Even though it is important to understand the significance of the reconstruction period, it is also critical to get understand what that period entailed. Many concepts can be drawn from the chronology of the reconstruction period. However, one important concept that should not be ignored is that it was the period when critical debates that established the foundation of the current American society started. For example, this was the period when Americans started a sustained debate over who was an American and what rights they enjoy and possess, which formed the foundation of freedom and equality. As will be discussed in this essay, most of the American lives started to improve during the reconstruction period as policies that that tried to promote social and political rights were enacted.
First, the reconstruction period is believed to have changed the lives of African Americans, who were formerly slaves. The reconstruction period attempted to rebuild and transform South America after the civil war. It was also an opportunity to change the race relations throughout the country. The African Americans who were freed from slavery started to have changes that improved their lives (Roark, Johnson, Cohen, Stage & Hartmann 387). For example, the establishment of the Freedmen's Bureau in March 1865 gave the former slaves the opportunity to get more welfare relief, supplied food and medical services, and gave them the abandoned lands to settle in (Course Notes 7). The former slaves started to get jobs including managing the abandoned lands. Even though they were still poor due to lack of social and economic resources, the reconstruction period brought a relief to the African Americans.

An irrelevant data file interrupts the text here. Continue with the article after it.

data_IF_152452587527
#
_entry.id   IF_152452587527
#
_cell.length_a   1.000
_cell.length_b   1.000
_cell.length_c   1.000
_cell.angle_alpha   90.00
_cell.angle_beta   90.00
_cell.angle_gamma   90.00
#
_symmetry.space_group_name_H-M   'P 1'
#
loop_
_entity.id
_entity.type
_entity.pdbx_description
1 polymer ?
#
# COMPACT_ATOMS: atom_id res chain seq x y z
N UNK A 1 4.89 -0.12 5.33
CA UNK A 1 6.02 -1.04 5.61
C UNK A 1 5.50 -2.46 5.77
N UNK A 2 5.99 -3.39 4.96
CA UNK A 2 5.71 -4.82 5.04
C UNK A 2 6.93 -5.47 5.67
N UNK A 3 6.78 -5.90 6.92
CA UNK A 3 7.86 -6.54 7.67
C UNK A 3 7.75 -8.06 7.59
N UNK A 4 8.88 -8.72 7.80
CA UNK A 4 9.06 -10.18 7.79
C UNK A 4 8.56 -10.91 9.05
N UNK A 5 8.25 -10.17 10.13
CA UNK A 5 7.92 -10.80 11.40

Secondly, during the reconstruction period, the Republicans continually tried to promote and secure both social and political rights for the African Americans through legislation. Some of the major legislation used to achieve these goals include the Reconstruction Act of 1867, the 13th Amendment of 1865, the 14th Amendment and 15th Amendment of 1868 and 1870 respectively (Course Notes 8). These legislations were effective because they created the basis of equal rights and freedom that Americans still enjoy up to date. Roark et al. explain that the persistent agitation of the radical republicans together with the abolitionists created a political crisis that led to the creation of other policies that furthered the agenda of the Republicans of promoting social and political equality for the former enslaved race (471). The crisis that emerged between the Congress and President Andrew Johnson resulted in the creation of the Civil Rights Act of 1866 as well as the 14th and 15th Amendments (Roark et al. 479).
However, the reprieve did not come easy as these newly acquired rights were constantly opposed by the White Southerners in the Congress. For instance, the Republican legislators who controlled the Congress refused attempts by the President, Johnson Andrew to vote a bill that could extend the Freedmen's Bureau in the South (Roark et al. 475). After a long struggle between the presidency and the Congress, the Republicans unanimously passed the 14th Amendment, which created a platform that guaranteed due process for the African Americans. The 14th Amendment provided the African Americans and other minority racial groups with the constitutional civil rights that aimed at guaranteeing them with equal opportunities before the law (Roark et al. 480).
In conclusion, the reconstruction period may have come as a result of the political struggle for the African Americans, but it also created a reprieve for the former slaves. The Republican legislators in the Congress passed policies that guaranteed the minority groups equality before the law. The creation of the Civil Rights Act, 13th, 14th, and 15th Amendments created a better life for the African Americans.
Course Notes. "Reconstruction." SlideShow.
Roark, James L., Michael P. Johnson, Patricia Cline Cohen, Sarah Stage, and Susan M. Hartmann. The American Promise, Volume 2: From 1865: A History of the United States. Bedford, St. Martin's 7th Edition, 2012.
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